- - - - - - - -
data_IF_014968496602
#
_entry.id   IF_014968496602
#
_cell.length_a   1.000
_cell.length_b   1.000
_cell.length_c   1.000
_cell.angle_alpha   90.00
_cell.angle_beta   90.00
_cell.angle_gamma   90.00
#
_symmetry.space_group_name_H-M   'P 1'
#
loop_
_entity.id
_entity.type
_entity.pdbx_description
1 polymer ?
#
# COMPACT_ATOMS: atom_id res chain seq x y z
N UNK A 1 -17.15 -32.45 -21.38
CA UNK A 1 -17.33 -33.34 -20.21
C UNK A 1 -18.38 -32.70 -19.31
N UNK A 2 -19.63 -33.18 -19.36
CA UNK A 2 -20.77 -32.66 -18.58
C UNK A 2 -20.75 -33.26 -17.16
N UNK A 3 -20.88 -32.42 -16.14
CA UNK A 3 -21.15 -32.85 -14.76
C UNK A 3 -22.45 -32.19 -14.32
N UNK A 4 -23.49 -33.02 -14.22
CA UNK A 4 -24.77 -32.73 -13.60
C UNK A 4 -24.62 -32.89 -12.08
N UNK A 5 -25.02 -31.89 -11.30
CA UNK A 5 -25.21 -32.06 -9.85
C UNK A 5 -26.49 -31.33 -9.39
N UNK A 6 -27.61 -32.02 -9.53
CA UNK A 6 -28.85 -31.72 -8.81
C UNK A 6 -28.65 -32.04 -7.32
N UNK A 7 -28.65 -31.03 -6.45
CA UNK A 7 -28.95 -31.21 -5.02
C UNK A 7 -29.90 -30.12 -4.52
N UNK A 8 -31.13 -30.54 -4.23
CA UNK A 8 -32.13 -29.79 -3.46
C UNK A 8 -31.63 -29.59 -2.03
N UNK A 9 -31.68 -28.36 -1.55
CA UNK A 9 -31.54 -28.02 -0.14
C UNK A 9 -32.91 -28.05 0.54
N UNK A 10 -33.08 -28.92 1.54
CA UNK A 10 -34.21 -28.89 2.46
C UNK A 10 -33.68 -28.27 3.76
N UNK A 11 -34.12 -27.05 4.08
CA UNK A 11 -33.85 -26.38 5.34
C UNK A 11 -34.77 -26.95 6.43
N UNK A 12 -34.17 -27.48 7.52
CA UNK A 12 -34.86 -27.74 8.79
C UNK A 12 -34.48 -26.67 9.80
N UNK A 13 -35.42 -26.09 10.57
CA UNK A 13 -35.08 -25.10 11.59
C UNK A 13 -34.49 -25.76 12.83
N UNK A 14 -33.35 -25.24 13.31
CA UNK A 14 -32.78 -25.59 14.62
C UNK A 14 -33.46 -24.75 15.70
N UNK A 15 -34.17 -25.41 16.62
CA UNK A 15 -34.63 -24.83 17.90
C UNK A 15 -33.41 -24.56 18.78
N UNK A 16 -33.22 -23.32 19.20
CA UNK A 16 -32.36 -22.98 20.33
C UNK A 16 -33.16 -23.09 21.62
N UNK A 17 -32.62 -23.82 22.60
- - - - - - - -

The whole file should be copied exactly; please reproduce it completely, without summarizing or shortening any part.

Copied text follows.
data_IF_014968496602
#
_entry.id   IF_014968496602
#
_cell.length_a   1.000
_cell.length_b   1.000
_cell.length_c   1.000
_cell.angle_alpha   90.00
_cell.angle_beta   90.00
_cell.angle_gamma   90.00
#
_symmetry.space_group_name_H-M   'P 1'
#
loop_
_entity.id
_entity.type
_entity.pdbx_description
1 polymer ?
#
# COMPACT_ATOMS: atom_id res chain seq x y z
N UNK A 1 -17.15 -32.45 -21.38
CA UNK A 1 -17.33 -33.34 -20.21
C UNK A 1 -18.38 -32.70 -19.31
N UNK A 2 -19.63 -33.18 -19.36
CA UNK A 2 -20.77 -32.66 -18.58
C UNK A 2 -20.75 -33.26 -17.16
N UNK A 3 -20.88 -32.42 -16.14
CA UNK A 3 -21.15 -32.85 -14.76
C UNK A 3 -22.45 -32.19 -14.32
N UNK A 4 -23.49 -33.02 -14.22
CA UNK A 4 -24.77 -32.73 -13.60
C UNK A 4 -24.62 -32.89 -12.08
N UNK A 5 -25.02 -31.89 -11.30
CA UNK A 5 -25.21 -32.06 -9.85
C UNK A 5 -26.49 -31.33 -9.39
N UNK A 6 -27.61 -32.02 -9.53
CA UNK A 6 -28.85 -31.72 -8.81
C UNK A 6 -28.65 -32.04 -7.32
N UNK A 7 -28.65 -31.03 -6.45
CA UNK A 7 -28.95 -31.21 -5.02
C UNK A 7 -29.90 -30.12 -4.52
N UNK A 8 -31.13 -30.54 -4.23
CA UNK A 8 -32.13 -29.79 -3.46
C UNK A 8 -31.63 -29.59 -2.03
N UNK A 9 -31.68 -28.36 -1.55
CA UNK A 9 -31.54 -28.02 -0.14
C UNK A 9 -32.91 -28.05 0.54
N UNK A 10 -33.08 -28.92 1.54
CA UNK A 10 -34.21 -28.89 2.46
C UNK A 10 -33.68 -28.27 3.76
N UNK A 11 -34.12 -27.05 4.08
CA UNK A 11 -33.85 -26.38 5.34
C UNK A 11 -34.77 -26.95 6.43
N UNK A 12 -34.17 -27.48 7.52
CA UNK A 12 -34.86 -27.74 8.79
C UNK A 12 -34.48 -26.67 9.80
N UNK A 13 -35.42 -26.09 10.57
CA UNK A 13 -35.08 -25.10 11.59
C UNK A 13 -34.49 -25.76 12.83
N UNK A 14 -33.35 -25.24 13.31
CA UNK A 14 -32.78 -25.59 14.62
C UNK A 14 -33.46 -24.75 15.70
N UNK A 15 -34.17 -25.41 16.62
CA UNK A 15 -34.63 -24.83 17.90
C UNK A 15 -33.41 -24.56 18.78
N UNK A 16 -33.22 -23.32 19.20
CA UNK A 16 -32.36 -22.98 20.33
C UNK A 16 -33.16 -23.09 21.62
N UNK A 17 -32.62 -23.82 22.60